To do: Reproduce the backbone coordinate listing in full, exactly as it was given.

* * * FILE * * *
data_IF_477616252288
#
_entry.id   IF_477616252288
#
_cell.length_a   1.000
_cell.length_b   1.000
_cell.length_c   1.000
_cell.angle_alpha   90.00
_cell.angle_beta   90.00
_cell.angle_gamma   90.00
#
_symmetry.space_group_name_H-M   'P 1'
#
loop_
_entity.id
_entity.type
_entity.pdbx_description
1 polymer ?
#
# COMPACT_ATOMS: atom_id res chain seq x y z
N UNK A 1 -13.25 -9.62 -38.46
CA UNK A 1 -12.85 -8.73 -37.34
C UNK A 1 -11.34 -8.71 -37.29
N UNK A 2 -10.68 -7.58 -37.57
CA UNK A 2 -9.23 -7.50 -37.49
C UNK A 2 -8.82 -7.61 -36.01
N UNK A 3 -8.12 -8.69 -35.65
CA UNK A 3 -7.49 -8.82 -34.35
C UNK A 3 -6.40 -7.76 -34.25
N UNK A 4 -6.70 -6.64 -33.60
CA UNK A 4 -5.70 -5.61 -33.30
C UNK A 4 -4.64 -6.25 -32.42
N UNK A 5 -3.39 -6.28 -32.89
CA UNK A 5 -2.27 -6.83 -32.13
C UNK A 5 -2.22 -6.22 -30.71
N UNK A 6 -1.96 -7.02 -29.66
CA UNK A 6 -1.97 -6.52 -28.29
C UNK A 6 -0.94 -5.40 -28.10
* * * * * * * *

data_IF_477616252288
#
_entry.id   IF_477616252288
#
_cell.length_a   1.000
_cell.length_b   1.000
_cell.length_c   1.000
_cell.angle_alpha   90.00
_cell.angle_beta   90.00
_cell.angle_gamma   90.00
#
_symmetry.space_group_name_H-M   'P 1'
#
loop_
_entity.id
_entity.type
_entity.pdbx_description
1 polymer ?
#
# COMPACT_ATOMS: atom_id res chain seq x y z
N UNK A 1 -13.25 -9.62 -38.46
CA UNK A 1 -12.85 -8.73 -37.34
C UNK A 1 -11.34 -8.71 -37.29
N UNK A 2 -10.68 -7.58 -37.57
CA UNK A 2 -9.23 -7.50 -37.49
C UNK A 2 -8.82 -7.61 -36.01
N UNK A 3 -8.12 -8.69 -35.65
CA UNK A 3 -7.49 -8.82 -34.35
C UNK A 3 -6.40 -7.76 -34.25
N UNK A 4 -6.70 -6.64 -33.60
CA UNK A 4 -5.70 -5.61 -33.30
C UNK A 4 -4.64 -6.25 -32.42
N UNK A 5 -3.39 -6.28 -32.89
CA UNK A 5 -2.27 -6.83 -32.13
C UNK A 5 -2.22 -6.22 -30.71
N UNK A 6 -1.96 -7.02 -29.66
CA UNK A 6 -1.97 -6.52 -28.29
C UNK A 6 -0.94 -5.40 -28.10